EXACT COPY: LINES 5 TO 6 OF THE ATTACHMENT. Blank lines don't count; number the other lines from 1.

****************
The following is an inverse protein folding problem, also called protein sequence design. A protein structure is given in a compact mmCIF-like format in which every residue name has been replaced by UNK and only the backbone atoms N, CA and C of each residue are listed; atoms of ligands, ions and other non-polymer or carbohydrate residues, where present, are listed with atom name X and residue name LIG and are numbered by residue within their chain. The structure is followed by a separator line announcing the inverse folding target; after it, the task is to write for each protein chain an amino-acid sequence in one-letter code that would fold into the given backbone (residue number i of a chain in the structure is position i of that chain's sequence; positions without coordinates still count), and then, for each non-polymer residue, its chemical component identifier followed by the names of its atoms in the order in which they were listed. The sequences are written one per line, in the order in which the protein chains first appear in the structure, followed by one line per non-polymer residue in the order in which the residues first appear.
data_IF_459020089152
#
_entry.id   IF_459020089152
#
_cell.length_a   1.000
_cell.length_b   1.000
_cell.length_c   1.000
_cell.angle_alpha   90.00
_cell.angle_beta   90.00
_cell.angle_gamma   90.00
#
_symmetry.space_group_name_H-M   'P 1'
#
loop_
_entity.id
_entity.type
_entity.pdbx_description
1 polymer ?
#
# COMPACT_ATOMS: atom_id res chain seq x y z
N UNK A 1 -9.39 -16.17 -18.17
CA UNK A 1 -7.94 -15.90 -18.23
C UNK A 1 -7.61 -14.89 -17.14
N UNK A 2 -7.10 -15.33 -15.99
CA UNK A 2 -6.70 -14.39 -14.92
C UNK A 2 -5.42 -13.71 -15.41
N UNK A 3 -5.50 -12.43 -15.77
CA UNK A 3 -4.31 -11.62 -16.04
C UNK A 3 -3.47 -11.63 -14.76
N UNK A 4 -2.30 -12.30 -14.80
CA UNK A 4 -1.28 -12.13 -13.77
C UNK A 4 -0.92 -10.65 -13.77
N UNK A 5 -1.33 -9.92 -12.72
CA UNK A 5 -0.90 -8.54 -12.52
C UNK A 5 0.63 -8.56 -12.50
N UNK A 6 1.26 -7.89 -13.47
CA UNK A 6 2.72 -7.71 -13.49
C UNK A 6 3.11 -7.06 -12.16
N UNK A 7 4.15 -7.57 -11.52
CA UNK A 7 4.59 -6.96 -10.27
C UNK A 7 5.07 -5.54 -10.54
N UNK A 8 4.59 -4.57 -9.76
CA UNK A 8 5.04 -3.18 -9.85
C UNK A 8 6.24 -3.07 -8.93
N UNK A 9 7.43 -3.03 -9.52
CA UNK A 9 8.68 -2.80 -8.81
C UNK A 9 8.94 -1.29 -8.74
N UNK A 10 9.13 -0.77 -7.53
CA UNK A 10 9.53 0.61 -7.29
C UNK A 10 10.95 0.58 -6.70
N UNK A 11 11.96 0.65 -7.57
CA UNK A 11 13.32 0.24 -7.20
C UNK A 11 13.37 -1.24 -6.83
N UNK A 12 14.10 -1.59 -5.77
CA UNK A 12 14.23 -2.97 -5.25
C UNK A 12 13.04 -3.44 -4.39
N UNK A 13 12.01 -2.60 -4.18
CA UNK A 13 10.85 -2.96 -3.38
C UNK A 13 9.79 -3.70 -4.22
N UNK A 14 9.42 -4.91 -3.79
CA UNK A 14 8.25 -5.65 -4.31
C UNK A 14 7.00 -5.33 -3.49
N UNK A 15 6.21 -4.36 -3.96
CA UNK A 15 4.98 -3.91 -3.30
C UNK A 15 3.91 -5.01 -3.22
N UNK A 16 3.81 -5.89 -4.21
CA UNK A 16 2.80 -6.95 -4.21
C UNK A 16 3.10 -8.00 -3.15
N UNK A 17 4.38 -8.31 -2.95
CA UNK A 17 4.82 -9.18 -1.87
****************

#
_cell.length_a   1.000